As is invariably the case when the CRTC examines issues of control, Globalive had structured its ownership and board composition so as to meet the quantitative tests prescribed by the Ownership and Control Regime (i.e., the de jure test of control). Thus, the principal issue before the CRTC was whether Globalive was otherwise controlled by persons that were not Canadian.
Globalive's ownership and governance structure
Initially, Globalive's proposed corporate structure involved a two-tier holding company structure. Globalive's immediate parent was Globalive Canada Holdings Corp. (Globalive Holdco), which was in turn owned as to a 66.67% voting interest by Globalive Investment Holdings Corp. (Investment Holdco) and as to a 33.33% voting interest by Orascom Telecom Holding (Canada) Limited, an indirect subsidiary of Orascom Telecom Holding S.A.E. (Orascom), one of the world's largest telecommunications carriers. Investment Holdco was in turn owned as to a 66.68% voting interest by AAL Telecom Holdings Incorporated (AAL) and as to a 32.02% voting interest by Orascom, with the remaining voting equity in the hands of other shareholders. Orascom also held non-voting shares. AAL is the holding company of Anthony Lacavera, a Canadian and Globalive's Chairman and CEO. Under the terms of the various governance agreements that were in place, Orascom was entitled to two nominees (out of five) to the board of Investment Holdco, and three nominees (out of seven) to the board of Globalive Holdco. These agreements also provided Orascom with a number of veto rights, including vetoes over the disposition of more than 5% of Globalive's assets or the incurring of expenditures in excess of $10 million. Orascom also held a call right over AAL's shares in Investment Holdco and a drag-along right that could, in some circumstances, force AAL to sell its interest in Investment Holdco in the event of a sale by Orascom.
In response to concerns expressed by the Commission during the hearing, Globalive revised its corporate structure by eliminating Globalive Holdco (making Globalive a wholly-owned subsidiary of Investment Holdco). The overall equity positions of the shareholders remained unchanged. The board of directors of Globalive was expanded to eleven individuals, at least nine of whom would have to be Canadians. Four directors were to be nominated by AAL, and four by Orascom. Globalive also removed the proposed call and drag-along rights, substituting in their place a mutual liquidity right with, in AAL's case, a guaranteed floor price.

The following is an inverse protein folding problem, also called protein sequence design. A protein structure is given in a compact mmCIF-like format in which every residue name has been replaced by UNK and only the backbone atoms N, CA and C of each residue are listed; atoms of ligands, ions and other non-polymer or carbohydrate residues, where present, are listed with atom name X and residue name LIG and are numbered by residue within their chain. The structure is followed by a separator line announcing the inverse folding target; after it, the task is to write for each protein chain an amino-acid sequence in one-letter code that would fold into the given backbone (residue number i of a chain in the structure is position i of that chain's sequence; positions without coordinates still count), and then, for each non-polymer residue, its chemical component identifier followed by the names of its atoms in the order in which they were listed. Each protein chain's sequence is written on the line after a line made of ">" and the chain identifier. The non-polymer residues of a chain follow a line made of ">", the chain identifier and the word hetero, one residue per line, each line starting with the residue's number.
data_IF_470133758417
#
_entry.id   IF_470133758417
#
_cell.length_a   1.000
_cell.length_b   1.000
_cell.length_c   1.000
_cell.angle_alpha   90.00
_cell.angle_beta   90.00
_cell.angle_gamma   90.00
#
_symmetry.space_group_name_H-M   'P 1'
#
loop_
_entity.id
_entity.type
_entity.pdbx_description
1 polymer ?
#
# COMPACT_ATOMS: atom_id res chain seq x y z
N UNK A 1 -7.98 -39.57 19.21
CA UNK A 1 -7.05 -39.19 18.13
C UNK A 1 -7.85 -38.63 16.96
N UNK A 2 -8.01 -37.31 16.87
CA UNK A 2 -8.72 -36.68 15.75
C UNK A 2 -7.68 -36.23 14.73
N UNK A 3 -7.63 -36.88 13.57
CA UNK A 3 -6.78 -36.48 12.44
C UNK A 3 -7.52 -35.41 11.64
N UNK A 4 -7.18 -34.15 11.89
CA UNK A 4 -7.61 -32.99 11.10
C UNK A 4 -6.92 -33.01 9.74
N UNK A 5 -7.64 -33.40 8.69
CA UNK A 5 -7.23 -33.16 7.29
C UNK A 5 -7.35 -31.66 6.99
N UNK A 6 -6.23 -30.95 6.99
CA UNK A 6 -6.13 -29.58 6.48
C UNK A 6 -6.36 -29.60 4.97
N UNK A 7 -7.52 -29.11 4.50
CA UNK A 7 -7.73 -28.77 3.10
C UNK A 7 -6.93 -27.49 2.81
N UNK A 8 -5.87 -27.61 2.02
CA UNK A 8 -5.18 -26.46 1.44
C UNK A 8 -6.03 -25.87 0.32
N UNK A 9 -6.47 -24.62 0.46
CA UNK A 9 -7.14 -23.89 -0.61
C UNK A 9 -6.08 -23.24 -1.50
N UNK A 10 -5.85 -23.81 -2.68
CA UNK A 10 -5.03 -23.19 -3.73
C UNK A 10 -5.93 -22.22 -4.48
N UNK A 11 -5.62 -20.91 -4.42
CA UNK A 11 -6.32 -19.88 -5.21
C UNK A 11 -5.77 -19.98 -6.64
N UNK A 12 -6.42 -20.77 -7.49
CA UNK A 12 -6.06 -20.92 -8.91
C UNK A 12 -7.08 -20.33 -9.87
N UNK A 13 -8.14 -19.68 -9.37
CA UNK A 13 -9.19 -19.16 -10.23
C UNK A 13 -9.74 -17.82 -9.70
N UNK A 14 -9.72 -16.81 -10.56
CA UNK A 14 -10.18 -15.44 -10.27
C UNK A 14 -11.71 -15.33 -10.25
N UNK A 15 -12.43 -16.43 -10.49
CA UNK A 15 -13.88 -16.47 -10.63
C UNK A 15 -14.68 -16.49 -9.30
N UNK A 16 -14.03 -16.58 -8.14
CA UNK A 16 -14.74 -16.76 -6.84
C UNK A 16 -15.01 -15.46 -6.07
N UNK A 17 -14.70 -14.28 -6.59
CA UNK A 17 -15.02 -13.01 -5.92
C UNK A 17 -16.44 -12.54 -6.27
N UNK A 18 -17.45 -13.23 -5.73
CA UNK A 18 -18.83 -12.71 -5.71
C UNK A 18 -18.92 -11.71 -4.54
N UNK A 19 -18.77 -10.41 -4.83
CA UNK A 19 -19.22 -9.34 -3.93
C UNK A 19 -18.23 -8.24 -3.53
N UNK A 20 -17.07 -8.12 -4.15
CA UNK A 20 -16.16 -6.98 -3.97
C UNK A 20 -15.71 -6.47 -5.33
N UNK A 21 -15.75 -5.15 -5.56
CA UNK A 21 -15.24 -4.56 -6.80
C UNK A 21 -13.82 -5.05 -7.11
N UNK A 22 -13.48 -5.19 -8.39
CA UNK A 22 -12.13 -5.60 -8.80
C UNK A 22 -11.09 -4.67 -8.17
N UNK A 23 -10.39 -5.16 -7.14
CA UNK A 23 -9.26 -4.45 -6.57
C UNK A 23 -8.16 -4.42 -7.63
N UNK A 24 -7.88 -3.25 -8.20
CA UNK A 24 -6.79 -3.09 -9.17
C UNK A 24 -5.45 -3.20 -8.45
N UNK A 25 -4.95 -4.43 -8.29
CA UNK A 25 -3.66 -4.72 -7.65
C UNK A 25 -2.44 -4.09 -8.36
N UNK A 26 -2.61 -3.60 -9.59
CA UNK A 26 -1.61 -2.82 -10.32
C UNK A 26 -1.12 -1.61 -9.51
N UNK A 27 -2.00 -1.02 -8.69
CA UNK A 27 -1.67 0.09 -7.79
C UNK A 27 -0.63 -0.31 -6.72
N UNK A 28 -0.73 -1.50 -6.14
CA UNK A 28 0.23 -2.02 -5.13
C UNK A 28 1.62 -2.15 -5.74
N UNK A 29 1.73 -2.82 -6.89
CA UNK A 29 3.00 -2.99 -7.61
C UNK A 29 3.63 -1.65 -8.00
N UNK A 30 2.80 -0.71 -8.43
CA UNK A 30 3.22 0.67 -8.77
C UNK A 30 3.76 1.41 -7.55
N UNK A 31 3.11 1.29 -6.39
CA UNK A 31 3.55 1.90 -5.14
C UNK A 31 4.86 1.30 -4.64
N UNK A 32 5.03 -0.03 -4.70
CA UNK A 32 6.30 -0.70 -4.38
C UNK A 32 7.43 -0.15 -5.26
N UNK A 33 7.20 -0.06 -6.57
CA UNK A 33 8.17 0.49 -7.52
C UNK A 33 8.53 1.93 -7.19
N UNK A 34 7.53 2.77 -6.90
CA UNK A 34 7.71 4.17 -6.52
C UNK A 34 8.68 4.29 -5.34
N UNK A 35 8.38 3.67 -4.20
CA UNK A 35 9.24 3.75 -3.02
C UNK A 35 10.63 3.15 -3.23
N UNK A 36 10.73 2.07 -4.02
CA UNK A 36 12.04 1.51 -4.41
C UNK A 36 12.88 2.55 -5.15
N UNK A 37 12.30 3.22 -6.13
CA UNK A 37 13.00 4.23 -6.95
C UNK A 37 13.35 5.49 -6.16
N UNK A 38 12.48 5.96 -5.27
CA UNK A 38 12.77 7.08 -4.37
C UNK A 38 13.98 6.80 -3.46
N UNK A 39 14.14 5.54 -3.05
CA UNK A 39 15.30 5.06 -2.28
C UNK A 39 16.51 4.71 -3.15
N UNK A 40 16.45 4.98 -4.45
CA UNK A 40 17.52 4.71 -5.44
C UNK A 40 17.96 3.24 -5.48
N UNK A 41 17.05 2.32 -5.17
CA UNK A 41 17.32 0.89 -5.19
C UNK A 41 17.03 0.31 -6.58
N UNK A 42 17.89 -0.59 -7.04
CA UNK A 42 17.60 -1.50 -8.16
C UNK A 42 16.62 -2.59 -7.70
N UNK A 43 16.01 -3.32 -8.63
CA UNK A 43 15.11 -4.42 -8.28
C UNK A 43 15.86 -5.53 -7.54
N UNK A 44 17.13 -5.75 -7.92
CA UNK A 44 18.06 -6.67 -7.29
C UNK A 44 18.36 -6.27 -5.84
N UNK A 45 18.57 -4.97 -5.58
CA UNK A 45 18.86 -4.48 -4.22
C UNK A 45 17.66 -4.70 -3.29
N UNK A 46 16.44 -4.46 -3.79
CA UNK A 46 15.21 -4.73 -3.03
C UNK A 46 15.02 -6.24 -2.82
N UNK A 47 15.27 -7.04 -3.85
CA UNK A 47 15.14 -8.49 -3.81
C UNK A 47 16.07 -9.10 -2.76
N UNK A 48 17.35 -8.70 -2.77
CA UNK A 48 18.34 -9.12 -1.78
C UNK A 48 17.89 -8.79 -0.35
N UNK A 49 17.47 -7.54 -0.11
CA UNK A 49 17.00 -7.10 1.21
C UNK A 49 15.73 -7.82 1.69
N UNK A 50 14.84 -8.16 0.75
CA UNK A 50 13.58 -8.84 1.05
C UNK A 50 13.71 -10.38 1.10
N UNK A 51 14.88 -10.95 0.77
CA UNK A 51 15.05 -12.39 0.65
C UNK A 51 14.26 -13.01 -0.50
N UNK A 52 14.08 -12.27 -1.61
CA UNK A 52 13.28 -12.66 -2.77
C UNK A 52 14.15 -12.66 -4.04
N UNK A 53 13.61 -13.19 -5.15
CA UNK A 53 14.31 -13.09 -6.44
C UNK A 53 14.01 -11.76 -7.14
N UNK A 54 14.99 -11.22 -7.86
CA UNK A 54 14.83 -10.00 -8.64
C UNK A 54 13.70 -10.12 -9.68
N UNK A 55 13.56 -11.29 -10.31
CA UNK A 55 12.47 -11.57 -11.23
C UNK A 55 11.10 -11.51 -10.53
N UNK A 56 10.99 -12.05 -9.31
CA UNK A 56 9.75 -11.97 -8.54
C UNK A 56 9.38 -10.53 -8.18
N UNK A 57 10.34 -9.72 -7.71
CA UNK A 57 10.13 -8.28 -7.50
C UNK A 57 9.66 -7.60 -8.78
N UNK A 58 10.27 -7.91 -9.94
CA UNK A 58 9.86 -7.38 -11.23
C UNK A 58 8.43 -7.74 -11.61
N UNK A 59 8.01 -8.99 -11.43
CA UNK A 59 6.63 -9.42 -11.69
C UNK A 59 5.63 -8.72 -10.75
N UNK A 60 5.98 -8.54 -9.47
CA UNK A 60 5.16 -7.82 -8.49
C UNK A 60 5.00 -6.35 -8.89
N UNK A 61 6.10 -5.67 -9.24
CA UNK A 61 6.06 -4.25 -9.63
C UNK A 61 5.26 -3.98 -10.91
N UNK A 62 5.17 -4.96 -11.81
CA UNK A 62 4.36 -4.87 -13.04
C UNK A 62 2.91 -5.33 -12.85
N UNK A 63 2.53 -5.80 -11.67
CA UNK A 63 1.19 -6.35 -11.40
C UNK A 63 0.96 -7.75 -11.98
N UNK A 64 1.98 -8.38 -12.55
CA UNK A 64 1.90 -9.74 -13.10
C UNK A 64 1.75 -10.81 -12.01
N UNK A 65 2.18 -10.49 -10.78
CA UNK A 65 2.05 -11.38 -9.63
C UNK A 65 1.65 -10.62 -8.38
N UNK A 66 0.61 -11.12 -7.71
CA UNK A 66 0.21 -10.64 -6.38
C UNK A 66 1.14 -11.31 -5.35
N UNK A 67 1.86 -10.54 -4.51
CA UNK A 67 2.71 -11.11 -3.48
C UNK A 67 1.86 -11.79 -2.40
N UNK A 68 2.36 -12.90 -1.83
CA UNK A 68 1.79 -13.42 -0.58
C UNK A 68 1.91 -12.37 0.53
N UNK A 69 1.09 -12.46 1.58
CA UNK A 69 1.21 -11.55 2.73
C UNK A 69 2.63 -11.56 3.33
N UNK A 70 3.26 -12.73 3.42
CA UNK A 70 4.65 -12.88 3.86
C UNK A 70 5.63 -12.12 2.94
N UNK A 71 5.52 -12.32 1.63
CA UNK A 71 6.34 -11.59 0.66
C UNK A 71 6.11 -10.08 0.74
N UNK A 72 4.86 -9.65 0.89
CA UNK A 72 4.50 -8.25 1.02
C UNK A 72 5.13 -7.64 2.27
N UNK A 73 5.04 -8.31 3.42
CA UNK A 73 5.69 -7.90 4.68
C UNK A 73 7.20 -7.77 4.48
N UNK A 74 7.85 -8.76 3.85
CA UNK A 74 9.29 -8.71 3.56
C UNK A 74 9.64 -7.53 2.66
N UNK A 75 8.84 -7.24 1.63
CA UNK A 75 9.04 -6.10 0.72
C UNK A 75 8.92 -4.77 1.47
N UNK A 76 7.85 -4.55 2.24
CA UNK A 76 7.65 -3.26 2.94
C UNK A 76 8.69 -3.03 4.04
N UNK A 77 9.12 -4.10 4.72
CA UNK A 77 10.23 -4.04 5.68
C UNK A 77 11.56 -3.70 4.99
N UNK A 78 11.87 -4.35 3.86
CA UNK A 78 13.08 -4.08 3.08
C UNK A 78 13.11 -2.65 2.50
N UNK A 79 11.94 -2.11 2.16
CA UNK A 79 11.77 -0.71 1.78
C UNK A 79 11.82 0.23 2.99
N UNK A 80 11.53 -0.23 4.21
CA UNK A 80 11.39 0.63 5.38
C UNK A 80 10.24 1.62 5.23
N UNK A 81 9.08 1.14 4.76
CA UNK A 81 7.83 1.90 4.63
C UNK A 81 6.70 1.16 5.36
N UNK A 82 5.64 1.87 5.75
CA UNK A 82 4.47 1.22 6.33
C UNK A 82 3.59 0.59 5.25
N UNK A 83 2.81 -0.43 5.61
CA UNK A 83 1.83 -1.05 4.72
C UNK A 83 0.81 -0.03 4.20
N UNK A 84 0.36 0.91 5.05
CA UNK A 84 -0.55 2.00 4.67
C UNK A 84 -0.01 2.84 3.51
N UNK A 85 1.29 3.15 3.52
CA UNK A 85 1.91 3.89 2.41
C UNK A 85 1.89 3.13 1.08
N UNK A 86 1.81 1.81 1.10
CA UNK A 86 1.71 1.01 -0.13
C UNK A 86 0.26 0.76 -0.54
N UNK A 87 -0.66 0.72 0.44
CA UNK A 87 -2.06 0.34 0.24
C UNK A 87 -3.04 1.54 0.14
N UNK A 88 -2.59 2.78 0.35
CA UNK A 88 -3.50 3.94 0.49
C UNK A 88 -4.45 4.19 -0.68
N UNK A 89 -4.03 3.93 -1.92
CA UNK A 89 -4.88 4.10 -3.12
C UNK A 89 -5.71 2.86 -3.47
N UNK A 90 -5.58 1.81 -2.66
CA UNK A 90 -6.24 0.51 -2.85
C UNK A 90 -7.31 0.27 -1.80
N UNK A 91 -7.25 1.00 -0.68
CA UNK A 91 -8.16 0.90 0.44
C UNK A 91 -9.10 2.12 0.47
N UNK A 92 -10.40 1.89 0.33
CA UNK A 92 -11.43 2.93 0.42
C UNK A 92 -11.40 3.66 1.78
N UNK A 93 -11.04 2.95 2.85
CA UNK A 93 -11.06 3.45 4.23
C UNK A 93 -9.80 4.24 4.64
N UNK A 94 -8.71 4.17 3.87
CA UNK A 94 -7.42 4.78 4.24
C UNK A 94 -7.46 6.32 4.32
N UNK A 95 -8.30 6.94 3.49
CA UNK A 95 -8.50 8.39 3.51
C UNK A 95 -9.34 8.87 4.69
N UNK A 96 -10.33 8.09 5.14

Given this proposed structure, the equity of Globalive was effectively divided between AAL (Anthony Lacavera) and Orascom, with Orascom holding an approximately 65% interest in Globalive, and AAL holding an approximately 34% interest. In addition to being an indirect shareholder of Globalive, Orascom was also Globalive's principal lender, having extended secured loans to Globalive totaling approximately $508,403,000 (representing substantially all of the capitalization of Globalive). As a lender, Orascom enjoyed various rights under its loan agreements with Globalive, including the benefit of positive and negative covenants that circumscribed Globalive's activities and a secured interest in all of the property of Globalive. During the hearing, Orascom agreed to remove all of its positive and negative covenants and all indemnities from its loan arrangements with Globalive and granted Globalive an option to have its existing loans extended for up to three years from the current maturity date at the same or lower interest rates.